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Re: 1984 Grady White Seafarer Transom Rebuild

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Ok, now I had some room to operate. I took out the Homelite chainsaw, a sawsaw, and some other tools to cut, chip, grind, and remove remaining transom wood. For the record, and my surprise, all wood in transom was wet, rotten, and severely compromised. I think, had I not decided to rebuild this transom, and been offshore in a storm with big waves, that this transom could had actually let go. There was only the strength of the fiberglass. I think I dodged a big bullet.
Amazingly, stringers leading in to transom, as well as subfloors on either side that also went into transom wetre all dry and in excellant condition. I dremel cut glass at intersection points to transom on these.
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Re: 1984 Grady White Seafarer Transom Rebuild

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Next, I cleaned and sanded interior finish of transom fiberglass and all builtup areas of old resins, glass, on sides, bottom, etc.. I also removed trim tabs, transducer, eye hooks, from outside transom.
I did some calculations and searches to determine best locations and heights for newly purchased twin 25" outboards. I concluded, with help from various forums, that I would extend the new transom higher by three inches. This will result in placing the cavitation plates of outboards about even with hull bottom at their mounting locations, an optimum performance condition.
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Last edited by VeroWing on Sun Aug 02, 2009 2:20 pm, edited 1 time in total.

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Re: 1984 Grady White Seafarer Transom Rebuild

Post by tech_support »

Mike, thank you for posting the pictures and for sharing your rebuild with the forum. I know this will help a lot of other guys who have a similar project.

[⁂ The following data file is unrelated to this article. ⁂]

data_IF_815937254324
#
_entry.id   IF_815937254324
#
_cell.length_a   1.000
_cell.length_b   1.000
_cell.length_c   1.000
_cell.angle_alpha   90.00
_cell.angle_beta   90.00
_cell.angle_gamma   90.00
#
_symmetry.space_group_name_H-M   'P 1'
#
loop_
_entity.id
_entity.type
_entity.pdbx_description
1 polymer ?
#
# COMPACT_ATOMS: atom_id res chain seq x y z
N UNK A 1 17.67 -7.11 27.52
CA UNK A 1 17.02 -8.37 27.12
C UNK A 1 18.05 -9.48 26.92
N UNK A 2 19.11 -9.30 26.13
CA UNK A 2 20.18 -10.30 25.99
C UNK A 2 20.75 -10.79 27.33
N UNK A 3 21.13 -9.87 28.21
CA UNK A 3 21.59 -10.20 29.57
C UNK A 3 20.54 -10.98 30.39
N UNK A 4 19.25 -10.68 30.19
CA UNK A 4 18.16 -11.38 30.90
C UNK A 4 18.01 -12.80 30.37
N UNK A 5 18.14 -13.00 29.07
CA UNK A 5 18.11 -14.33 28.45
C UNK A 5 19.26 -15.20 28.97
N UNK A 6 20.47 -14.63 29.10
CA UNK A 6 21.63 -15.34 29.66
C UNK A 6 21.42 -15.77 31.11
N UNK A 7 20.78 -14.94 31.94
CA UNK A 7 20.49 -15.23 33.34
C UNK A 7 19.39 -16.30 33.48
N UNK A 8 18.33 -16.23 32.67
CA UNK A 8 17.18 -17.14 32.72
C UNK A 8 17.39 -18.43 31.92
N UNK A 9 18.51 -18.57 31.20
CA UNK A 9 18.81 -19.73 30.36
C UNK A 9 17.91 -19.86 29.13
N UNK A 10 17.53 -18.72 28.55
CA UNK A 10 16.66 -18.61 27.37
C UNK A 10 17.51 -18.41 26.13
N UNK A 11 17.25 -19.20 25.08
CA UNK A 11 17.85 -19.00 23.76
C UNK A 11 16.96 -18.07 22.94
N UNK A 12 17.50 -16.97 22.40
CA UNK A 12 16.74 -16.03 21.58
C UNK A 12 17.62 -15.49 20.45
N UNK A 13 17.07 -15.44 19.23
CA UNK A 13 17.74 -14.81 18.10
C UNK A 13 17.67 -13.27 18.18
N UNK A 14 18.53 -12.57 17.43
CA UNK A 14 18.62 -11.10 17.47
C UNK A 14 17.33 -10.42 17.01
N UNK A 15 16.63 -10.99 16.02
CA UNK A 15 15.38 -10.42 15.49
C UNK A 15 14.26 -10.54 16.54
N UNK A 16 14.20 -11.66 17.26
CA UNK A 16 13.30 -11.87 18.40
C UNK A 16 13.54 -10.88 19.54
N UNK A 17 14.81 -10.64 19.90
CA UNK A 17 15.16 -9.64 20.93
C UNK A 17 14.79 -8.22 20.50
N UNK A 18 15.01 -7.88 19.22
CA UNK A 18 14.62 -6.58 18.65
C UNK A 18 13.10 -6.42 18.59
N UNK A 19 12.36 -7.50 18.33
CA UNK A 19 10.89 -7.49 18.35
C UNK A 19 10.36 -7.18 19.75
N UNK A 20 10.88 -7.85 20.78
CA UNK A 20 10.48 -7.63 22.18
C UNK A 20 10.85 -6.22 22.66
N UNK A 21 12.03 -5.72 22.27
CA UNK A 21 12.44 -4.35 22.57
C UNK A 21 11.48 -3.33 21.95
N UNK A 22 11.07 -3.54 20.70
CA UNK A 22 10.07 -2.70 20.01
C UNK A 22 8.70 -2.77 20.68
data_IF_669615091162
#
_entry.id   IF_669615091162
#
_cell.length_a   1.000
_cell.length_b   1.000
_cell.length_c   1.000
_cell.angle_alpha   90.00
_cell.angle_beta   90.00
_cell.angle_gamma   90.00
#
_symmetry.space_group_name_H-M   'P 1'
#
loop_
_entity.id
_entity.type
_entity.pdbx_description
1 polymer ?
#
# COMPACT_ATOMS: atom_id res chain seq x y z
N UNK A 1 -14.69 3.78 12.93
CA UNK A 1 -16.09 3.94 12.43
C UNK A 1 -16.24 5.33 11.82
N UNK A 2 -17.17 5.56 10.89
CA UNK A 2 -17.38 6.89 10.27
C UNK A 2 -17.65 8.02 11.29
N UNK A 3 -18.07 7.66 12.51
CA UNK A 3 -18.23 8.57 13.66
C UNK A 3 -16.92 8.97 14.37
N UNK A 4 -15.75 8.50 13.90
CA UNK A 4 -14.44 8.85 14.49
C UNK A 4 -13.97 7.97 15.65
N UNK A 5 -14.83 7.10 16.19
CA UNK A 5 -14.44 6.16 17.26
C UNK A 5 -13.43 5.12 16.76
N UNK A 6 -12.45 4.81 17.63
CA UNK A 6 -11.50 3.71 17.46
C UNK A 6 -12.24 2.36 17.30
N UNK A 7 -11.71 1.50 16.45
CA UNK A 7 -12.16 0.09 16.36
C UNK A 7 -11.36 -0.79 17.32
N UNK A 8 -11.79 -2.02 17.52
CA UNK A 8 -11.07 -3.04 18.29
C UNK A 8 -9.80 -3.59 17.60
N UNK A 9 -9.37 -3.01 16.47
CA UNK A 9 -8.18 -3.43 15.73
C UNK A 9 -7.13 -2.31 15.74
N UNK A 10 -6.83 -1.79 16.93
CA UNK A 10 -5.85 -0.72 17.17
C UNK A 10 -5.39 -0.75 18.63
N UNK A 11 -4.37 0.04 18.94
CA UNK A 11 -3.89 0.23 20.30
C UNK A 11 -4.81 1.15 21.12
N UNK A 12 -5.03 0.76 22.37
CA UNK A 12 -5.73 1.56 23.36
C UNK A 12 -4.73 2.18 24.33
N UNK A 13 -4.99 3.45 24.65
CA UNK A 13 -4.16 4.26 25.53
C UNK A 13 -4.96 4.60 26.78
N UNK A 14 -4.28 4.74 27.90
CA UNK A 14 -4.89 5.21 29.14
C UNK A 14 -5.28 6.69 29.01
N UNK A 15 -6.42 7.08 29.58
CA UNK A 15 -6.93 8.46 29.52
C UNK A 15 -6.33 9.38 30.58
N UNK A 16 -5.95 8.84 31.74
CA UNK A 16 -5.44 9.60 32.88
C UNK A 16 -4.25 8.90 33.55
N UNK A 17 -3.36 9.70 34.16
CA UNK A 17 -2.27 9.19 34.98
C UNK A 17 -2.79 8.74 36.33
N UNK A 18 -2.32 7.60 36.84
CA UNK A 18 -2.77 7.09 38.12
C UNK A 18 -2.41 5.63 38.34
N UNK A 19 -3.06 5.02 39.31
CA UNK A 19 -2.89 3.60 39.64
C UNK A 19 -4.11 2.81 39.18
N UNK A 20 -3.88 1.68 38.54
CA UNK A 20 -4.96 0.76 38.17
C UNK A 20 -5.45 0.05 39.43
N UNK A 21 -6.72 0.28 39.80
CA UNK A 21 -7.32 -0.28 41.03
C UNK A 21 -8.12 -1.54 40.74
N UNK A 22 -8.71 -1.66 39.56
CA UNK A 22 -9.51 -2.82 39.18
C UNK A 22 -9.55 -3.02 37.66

With the supplies you picked up last week, you should have it about wrapped up.

Joel

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Re: 1984 Grady White Seafarer Transom Rebuild

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I'm getting there Joel. I really appreciate the guidance I received from you guys. Saved me from making at least a few critical errors along the way.
Getting back to the project, after prepping interior transom fiberglass I measured down a few inches from original transom top and snapped a chalk line from one side to the other. Then, about one foot from the starbord side, I squared a line from the horizontal one from top to bottom. These will serve as reference points to get all my measurements for plywood sections. After transferring measurements to first plywood sheet and triplechecking, I cut the first piece. Before I did anything else, I traced this cutout to the next full plywood sheet.
I tried every which way to get cut piece in place, but I could not get it in because I didn't cut the rear top boat cap out of the way. I called Boat Builder Central again and they assured me that I could cut each layer of plywood into two pieces if the cuts are strategically staggered away from each other and properly epoxied, without compromising the strength of transom.
It went smooth after cutting in two, and I fitted pieces in, making sure to maintain 1/2-3/4" around plywood perimeter. On to the next piece, being sure to transfer outlines to next plywood sheet before installing.
After installing two plywood sheets, I made an epoxy mix with wood flour, cut glass, and glass powder, to a mash potatoes-like consistency. I took this paste and filled the void around the edges of plywood and existing boat interior bottom and sides. I could of waited until all four layers of plywood were installed, but then I could not be sure that I might of left voids in this filler. I figured it would be better to do it after each two layers.
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Re: 1984 Grady White Seafarer Transom Rebuild

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Continued installing remaining two layers of plywood. Then mixed another batch of epoxy paste to fill the space between last two sheets and interior hull bottom and sides, being sure to build a radius of the corners.